US markets rebound a day after big plunge

China remains in focus across financial markets. Asian stocks recovered from sharp losses in volatile trading Wednesday as investor sentiment improved amid reports of renewed Chinese government efforts to bolster share prices.

U.S. stocks rebounded Wednesday, recovering a significant portion of their losses from the day earlier. Investors remain on edge after the latest market plunge, which was triggered by more signs of slowing growth in China.

The market still has a lot of ground to make up following last week’s major declines.

The Dow Jones industrial average added 293.03, or 1.8 percent, to 16,351.38, after tumbling more than 470 the day before.

The Standard & Poor’s 500 rose 35.01, or 1.8 percent, to 1,948.86.

The Nasdaq composite rose 113.87, or 2.5 percent, 4,749.98.

The market has been bouncing around sharply the last few weeks following signs of weakness in China and uncertainty over when the Federal Reserve will begin raising interest rates. Triple-digit moves in the Dow have been an almost daily occurrence in the past month.

“Investors should expect more volatility,” said Mark Luschini, chief investment strategist for Janney Montgomery Scott. “The market needs to work through this correction, and that could take weeks, or maybe months.”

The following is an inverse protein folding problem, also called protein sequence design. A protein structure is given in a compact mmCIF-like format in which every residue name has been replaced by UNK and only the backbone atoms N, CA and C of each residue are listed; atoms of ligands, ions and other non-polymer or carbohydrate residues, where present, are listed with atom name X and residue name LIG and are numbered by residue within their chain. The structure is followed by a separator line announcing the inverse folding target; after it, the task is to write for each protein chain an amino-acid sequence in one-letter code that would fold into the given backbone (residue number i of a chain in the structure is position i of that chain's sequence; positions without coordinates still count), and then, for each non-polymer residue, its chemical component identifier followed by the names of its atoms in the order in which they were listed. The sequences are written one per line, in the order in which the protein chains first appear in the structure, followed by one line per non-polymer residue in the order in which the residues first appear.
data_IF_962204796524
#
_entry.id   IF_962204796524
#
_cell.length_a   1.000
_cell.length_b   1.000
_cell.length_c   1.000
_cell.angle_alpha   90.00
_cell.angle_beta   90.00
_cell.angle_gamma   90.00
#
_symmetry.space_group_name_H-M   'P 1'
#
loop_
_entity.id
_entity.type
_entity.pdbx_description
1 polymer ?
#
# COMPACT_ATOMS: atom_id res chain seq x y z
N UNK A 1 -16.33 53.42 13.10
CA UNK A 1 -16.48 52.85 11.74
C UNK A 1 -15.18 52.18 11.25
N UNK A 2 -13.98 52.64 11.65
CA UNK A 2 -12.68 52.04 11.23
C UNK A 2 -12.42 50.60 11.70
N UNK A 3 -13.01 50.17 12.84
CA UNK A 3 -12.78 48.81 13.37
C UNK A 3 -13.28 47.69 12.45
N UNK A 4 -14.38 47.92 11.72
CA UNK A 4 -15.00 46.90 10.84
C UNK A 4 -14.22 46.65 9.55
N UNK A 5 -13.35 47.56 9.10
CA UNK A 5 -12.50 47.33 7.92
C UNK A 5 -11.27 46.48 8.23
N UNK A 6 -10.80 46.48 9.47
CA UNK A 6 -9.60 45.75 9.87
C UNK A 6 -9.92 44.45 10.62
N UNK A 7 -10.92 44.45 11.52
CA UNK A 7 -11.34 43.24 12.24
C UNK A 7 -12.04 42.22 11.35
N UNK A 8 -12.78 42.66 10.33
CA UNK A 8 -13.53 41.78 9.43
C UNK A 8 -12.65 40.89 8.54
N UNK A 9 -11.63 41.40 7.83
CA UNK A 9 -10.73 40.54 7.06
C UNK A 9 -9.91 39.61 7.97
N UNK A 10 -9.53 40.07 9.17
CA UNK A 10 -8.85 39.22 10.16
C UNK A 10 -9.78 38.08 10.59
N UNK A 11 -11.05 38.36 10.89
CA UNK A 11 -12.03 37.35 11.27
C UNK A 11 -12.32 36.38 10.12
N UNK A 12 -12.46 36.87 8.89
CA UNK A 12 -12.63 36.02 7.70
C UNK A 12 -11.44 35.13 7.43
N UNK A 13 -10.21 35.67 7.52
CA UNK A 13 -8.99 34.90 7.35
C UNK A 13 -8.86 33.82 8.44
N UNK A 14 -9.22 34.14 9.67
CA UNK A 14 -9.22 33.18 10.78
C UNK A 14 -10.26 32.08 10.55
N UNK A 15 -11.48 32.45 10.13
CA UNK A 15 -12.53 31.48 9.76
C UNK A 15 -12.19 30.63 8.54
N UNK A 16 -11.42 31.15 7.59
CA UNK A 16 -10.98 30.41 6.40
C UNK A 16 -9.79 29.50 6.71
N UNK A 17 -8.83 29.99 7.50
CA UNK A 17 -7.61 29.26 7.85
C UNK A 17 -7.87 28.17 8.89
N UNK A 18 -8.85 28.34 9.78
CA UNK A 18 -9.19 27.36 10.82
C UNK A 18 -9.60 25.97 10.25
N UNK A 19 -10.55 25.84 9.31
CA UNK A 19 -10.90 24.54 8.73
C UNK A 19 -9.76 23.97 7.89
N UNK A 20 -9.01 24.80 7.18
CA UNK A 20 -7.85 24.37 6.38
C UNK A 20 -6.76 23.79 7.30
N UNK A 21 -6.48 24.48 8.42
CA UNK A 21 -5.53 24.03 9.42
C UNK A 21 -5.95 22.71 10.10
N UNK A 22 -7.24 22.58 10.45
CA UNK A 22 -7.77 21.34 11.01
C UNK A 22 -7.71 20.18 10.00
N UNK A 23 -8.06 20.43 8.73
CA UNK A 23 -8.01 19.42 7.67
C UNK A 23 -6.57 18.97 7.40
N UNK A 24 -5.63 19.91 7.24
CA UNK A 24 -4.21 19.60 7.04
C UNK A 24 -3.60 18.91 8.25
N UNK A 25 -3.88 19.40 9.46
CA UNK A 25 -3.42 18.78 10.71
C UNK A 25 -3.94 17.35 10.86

While China remains a dominant force in traders’ minds, investors are now turning their attentions toward the U.S.

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A private survey showed that U.S. businesses added jobs at a steady pace last month, with construction and manufacturing showing solid gains. The payroll processor ADP said businesses added 190,000 jobs last month, up from 177,000 in July, but below a six-month high set in June of 231,000.

The ADP report comes two days before Friday’s August jobs report. Economists are forecasting that U.S. employers created 220,000 jobs in August, and that the unemployment rate fell to 5.2 percent.

It will be the last jobs report Federal Reserve policymakers have before their next policy meeting later this month. Some economists expect the Fed to raise interest rates for the first time in close to a decade after the meeting.

Tax preparation company H&R Block was the biggest gainer in the S&P 500 Wednesday. It climbed $2.47, or 7.5 percent, to $35.42, after reporting a smaller-than-expected loss and announced a $3.5 billion stock buyback program.

China remains in focus across financial markets. The Shanghai composite index opened more than 4 percent lower, but turned positive by midday and eventually ended the day down just 0.2 percent. The volatile trading led some analysts to suspect Beijing was intervening to support share prices before a two-day holiday.